Avista on Aug. 12 announced a number of near-term leadership changes to facilitate the CEO transition next March, when Scott Morris retires and Avista President Dennis Vermillon steps in. These include promoting Mark Thies from senior VP/CFO to executive VP/CFO; Heather Rosentrater from VP of energy delivery to senior VP of energy delivery; and Kevin Christie from VP of external affairs and chief customer officer to senior VP of external affairs and CCO. Also, Karen Feltes, Avista senior VP and chief human resources officer, will retire on Feb. 1 after serving for 21 years.
Gov. Jay Inslee appointed Pierce County sportsman James Anderson and Douglas County cattle rancher Molly Linville to the Washington Fish and Wildlife Commission, with terms that end Dec. 31, 2024. Linville fills a vacant seat on the nine-member council and Anderson replaces Jay Holzmiller, of Asotin County, who had served on the commission since 2013. New appointees must be confirmed by the state Senate, which will reconvene in January, but can serve and vote on the commission prior to Senate action.
The Northwest Power and Conservation Council on Aug. 14 renewed the appointment of an Independent Scientific Review Panel member and appointed a new member. Stan Gregory, a professor emeritus of fisheries at Oregon State University, was reappointed to serve on the panel through Sept. 30, 2023. Thomas Quinn, a University of Washington professor with expertise in salmon and trout ecology, predator-prey interactions and selective effects of fisheries and artificial propagation, was appointed to his first term from Oct. 1 through Sept. 30, 2022. Funded by BPA, the 11-member team of scientists offers independent analyses of the Council’s Fish and Wildlife Program projects.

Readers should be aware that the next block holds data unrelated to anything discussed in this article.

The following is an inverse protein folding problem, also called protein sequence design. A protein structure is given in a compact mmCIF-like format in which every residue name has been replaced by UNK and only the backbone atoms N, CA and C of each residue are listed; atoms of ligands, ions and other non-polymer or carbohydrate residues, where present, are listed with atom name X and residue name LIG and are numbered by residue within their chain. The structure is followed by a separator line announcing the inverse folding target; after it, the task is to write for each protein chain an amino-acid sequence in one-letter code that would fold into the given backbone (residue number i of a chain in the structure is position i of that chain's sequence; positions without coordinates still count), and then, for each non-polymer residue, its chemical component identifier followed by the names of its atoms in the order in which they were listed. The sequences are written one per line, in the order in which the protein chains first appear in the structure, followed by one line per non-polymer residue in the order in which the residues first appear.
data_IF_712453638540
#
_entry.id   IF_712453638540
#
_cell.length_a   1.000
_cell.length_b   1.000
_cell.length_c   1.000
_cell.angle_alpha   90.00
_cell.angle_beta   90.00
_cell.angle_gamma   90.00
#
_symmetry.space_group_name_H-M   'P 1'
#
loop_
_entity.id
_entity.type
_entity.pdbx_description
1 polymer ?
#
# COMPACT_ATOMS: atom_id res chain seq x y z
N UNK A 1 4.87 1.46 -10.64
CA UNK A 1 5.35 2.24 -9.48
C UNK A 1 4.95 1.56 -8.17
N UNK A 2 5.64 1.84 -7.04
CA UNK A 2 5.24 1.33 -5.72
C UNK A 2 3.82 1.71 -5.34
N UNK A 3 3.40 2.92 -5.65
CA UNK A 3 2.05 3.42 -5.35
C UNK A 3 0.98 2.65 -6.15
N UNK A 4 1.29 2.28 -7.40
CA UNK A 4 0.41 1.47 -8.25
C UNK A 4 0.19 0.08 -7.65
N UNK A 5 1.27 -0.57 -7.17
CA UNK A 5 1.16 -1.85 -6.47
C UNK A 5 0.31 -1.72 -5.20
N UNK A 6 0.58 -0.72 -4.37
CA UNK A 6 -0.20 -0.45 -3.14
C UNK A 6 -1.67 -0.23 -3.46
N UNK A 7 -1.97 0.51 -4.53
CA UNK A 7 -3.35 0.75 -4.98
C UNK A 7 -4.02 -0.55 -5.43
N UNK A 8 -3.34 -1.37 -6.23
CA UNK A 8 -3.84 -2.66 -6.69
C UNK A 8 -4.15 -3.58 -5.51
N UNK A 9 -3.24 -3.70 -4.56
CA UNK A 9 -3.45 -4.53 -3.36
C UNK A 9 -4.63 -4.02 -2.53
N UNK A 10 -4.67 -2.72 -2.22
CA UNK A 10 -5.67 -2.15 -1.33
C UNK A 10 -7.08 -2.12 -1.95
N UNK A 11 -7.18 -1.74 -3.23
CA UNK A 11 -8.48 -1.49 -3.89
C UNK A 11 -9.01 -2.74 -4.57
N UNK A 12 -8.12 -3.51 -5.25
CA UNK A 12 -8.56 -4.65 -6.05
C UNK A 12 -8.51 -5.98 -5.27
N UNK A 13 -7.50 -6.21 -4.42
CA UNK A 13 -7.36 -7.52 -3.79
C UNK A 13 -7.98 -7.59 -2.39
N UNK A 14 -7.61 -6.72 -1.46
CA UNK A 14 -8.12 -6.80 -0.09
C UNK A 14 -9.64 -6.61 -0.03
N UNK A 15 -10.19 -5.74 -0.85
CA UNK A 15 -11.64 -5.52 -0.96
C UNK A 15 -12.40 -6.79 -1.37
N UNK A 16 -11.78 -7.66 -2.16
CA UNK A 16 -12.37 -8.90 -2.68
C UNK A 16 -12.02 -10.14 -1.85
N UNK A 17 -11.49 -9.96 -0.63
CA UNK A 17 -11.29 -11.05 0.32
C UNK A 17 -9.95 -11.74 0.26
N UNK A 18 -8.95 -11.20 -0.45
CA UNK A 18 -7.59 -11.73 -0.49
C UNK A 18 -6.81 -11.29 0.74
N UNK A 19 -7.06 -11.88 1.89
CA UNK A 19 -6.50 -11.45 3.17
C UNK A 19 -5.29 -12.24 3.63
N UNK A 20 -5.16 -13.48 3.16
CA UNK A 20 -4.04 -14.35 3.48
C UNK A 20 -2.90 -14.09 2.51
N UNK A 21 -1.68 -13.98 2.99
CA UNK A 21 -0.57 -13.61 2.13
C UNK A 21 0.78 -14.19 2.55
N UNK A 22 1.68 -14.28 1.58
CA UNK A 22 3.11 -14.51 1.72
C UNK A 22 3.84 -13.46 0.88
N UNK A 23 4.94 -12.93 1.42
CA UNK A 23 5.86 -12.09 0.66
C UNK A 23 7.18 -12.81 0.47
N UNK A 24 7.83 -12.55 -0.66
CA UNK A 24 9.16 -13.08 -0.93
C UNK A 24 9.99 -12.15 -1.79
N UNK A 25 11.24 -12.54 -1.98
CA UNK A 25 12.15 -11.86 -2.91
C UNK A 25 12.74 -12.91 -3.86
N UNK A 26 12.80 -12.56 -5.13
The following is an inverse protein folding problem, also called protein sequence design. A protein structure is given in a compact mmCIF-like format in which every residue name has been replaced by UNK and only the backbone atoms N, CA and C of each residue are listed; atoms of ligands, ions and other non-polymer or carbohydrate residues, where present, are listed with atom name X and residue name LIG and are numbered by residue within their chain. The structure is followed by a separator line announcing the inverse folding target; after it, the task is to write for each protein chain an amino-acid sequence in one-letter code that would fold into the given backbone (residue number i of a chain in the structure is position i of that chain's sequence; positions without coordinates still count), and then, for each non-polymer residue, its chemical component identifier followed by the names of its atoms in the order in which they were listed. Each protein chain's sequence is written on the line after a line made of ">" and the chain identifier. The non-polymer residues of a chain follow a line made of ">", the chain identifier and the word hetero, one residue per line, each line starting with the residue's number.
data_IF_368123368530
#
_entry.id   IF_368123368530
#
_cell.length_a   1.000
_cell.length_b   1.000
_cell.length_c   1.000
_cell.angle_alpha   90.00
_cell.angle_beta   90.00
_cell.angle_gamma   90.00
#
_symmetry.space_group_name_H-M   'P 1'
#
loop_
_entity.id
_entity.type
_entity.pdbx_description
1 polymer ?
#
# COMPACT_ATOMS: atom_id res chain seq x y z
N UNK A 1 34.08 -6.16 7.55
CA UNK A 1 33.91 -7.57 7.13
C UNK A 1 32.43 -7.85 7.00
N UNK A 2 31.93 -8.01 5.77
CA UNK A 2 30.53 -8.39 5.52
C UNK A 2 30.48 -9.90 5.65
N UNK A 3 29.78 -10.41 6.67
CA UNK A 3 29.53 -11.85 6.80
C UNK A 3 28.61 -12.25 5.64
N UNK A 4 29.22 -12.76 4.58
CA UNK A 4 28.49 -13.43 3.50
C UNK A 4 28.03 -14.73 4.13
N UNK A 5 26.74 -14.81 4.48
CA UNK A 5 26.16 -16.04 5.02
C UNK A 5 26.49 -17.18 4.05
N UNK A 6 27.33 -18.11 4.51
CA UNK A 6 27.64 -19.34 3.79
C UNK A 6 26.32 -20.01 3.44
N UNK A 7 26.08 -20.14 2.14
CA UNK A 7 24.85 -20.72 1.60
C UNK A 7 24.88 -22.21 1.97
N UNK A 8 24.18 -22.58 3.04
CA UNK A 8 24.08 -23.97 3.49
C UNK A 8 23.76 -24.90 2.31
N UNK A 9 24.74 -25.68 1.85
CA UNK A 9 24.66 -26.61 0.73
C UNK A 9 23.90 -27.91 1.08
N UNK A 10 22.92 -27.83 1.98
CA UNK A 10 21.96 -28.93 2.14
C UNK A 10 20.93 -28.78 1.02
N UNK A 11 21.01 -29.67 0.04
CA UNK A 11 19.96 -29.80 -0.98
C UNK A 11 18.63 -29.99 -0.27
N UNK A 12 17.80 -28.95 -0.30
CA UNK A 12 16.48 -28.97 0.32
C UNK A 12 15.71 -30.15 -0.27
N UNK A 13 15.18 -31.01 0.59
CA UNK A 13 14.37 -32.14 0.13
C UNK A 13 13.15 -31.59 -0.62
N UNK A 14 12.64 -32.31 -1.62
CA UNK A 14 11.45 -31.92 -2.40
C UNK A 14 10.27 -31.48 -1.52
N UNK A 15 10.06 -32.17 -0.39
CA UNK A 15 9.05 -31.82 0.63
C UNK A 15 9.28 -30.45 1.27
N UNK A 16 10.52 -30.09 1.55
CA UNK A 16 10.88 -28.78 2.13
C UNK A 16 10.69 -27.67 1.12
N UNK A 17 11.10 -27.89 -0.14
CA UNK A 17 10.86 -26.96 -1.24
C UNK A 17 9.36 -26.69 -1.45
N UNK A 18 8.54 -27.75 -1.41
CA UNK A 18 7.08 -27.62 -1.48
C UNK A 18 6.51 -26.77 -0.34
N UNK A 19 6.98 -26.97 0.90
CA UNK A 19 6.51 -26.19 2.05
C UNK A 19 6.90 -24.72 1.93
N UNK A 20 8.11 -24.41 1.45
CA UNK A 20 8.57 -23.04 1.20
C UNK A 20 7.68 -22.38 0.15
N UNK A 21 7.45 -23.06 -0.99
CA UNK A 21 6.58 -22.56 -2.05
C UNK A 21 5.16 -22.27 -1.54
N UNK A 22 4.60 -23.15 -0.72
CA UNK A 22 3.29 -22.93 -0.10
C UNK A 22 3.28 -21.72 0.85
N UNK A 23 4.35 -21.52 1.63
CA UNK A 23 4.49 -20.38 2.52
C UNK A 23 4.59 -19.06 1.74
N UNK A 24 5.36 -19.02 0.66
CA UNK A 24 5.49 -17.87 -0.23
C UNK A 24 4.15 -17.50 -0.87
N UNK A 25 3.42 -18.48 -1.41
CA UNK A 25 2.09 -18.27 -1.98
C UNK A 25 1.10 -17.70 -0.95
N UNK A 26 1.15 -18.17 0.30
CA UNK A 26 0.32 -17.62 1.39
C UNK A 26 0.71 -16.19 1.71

The Council also on Aug. 14 approved a letter to the U.S. Army Corps of Engineers supporting its proposed rapid response plan if quagga or zebra mussels are detected in the Northwest (CU No. 1912 ). Under the proposal, cost of response is split between federal and state governments. The letter urges the Corps to move quickly to implement the plan once the comment process is complete. Council member Jim Yost said Idaho has concerns about jurisdiction and primary response under the plan, but supported sending the letter. He said their concerns would be raised separately.